At the moment Im trying to educate myself into keeping my 8.5 in 64 bit mode. As announced the 32 bit option will no longer be available in future updates. Already I’m finding this as total inconvenience. For instance if I try to open a song in 64bit mode some of my 3rd party VST’s simply don’t work and if I have multiples of HalionONE in a song it simply wont open. I then I have to go back to 32bit reload with Halion2 and and then go back to 64bit to open some newer VTS’s that wont open in 32bit-yes it gets very confusing doesnt it! I know about JBridgeM and in some cases its been a help-I just think it would be better to keep the 32/64 option.
HALion One is not supported for many years already. If you want to use modern software (DAW), you should also update your plug-ins.
It’s the same as you cannot run very old Windows 98 applications on the current Windows 10 system.
The solution is simple!. Keep 8.5 32 and work on existing projects in it. New projects are started in C9 64 (or 8 if you want to start the new habit now) with the available 64 bit plugs.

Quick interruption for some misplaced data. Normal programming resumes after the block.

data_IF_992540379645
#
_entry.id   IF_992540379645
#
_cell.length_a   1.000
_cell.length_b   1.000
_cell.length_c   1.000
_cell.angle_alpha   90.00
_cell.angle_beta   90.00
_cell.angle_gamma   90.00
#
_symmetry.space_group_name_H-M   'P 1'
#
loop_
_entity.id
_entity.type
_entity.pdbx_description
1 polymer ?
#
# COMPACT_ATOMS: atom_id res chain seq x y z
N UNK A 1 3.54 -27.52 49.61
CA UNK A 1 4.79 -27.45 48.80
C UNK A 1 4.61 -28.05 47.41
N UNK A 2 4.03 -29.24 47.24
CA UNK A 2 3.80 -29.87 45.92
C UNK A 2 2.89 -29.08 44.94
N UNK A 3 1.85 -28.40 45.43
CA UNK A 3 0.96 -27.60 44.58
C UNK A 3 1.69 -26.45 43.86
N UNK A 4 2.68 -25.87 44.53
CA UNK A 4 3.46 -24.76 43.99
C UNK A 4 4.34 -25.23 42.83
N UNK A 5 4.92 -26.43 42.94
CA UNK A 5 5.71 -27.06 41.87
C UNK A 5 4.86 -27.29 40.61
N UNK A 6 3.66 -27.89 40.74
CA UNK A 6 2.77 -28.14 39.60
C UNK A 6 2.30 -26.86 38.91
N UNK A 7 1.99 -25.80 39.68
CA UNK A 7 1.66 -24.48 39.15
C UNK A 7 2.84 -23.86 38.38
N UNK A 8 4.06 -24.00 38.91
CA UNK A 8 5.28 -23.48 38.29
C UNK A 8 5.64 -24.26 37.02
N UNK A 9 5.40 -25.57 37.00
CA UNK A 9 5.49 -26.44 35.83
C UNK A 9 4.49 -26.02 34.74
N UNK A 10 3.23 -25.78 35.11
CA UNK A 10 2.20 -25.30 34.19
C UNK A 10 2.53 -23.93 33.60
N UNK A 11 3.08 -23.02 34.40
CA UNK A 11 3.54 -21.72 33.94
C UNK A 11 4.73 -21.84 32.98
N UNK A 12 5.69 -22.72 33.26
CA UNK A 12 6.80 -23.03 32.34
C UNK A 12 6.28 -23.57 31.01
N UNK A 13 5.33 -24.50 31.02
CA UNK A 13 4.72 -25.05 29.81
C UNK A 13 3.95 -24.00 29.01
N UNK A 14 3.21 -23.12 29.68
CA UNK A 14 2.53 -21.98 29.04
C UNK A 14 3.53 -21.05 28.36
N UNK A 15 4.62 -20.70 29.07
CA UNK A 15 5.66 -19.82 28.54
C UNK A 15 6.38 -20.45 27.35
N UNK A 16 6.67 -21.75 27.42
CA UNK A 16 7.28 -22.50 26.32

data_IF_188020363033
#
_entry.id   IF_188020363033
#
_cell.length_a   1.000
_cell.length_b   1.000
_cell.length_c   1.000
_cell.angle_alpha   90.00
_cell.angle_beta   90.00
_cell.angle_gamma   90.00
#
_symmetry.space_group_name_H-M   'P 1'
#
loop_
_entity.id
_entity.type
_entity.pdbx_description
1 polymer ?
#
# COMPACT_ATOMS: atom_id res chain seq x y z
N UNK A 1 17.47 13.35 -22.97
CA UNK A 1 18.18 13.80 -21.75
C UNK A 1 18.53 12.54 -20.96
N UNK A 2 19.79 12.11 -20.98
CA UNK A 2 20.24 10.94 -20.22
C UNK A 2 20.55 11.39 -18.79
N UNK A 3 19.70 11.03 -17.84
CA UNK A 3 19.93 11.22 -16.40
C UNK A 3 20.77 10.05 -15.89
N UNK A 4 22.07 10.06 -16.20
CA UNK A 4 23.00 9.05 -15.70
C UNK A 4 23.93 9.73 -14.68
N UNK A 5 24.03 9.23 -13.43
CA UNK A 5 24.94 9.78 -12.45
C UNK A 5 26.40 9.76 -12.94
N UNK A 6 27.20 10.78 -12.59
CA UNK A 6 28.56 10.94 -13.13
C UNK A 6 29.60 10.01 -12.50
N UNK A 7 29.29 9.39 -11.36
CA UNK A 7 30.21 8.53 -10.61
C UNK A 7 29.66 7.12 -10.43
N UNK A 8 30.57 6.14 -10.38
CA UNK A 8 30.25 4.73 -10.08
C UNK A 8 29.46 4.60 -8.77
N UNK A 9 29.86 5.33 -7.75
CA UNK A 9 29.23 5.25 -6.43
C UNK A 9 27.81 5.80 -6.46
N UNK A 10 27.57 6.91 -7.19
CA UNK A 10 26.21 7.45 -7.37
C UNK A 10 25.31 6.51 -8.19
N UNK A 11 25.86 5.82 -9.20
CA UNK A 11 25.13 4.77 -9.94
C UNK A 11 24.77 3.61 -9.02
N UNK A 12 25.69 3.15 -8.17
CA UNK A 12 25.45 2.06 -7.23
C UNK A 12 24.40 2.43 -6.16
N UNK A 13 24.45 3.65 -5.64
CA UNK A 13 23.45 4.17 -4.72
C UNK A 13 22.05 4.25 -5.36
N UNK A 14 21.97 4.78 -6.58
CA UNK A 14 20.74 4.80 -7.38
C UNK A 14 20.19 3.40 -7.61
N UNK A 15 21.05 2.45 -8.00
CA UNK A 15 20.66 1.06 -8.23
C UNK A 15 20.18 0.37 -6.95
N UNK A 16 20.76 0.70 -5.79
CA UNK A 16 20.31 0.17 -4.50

I know you are on a Mac, so this is my advice regarding HALion One:
Even using something like JBridge (or the less finicky Sound Radix 32 Lives beta 2), I don’t think your HALion One presets are going to translate to something H1 will be able to “see” once the plugin has been wrapped as a 64bit device. So, in the case of the next version of Cubase, I’m guessing you’re going to be SOL using that plugin.
However, I too would also suggest keeping your older C8.5 resident and look for 64bit substitutions to use in the newer 64bit-only C9. Many of the HALion One presets were converted into the HALionSonic SE libraries…so you may be able to resurrect a good deal of the old HALion One stuff in HSSE.
A 64 bit only version of Cubase was inevitable…but as mentioned, there are solutions to get most, if not all, of your old 32bit plugs to work in a 64bit DAW.
I kindly must disagree. If 64-bit only will give Cubase a lift in its performance and efficiency that it badly needs then I say it’s time to move forward without a single doubt. I’ve been 64-bit only for a few years now and will never go back – there have been a couple of VSTs that I used to miss but have since found 64-bit replacements.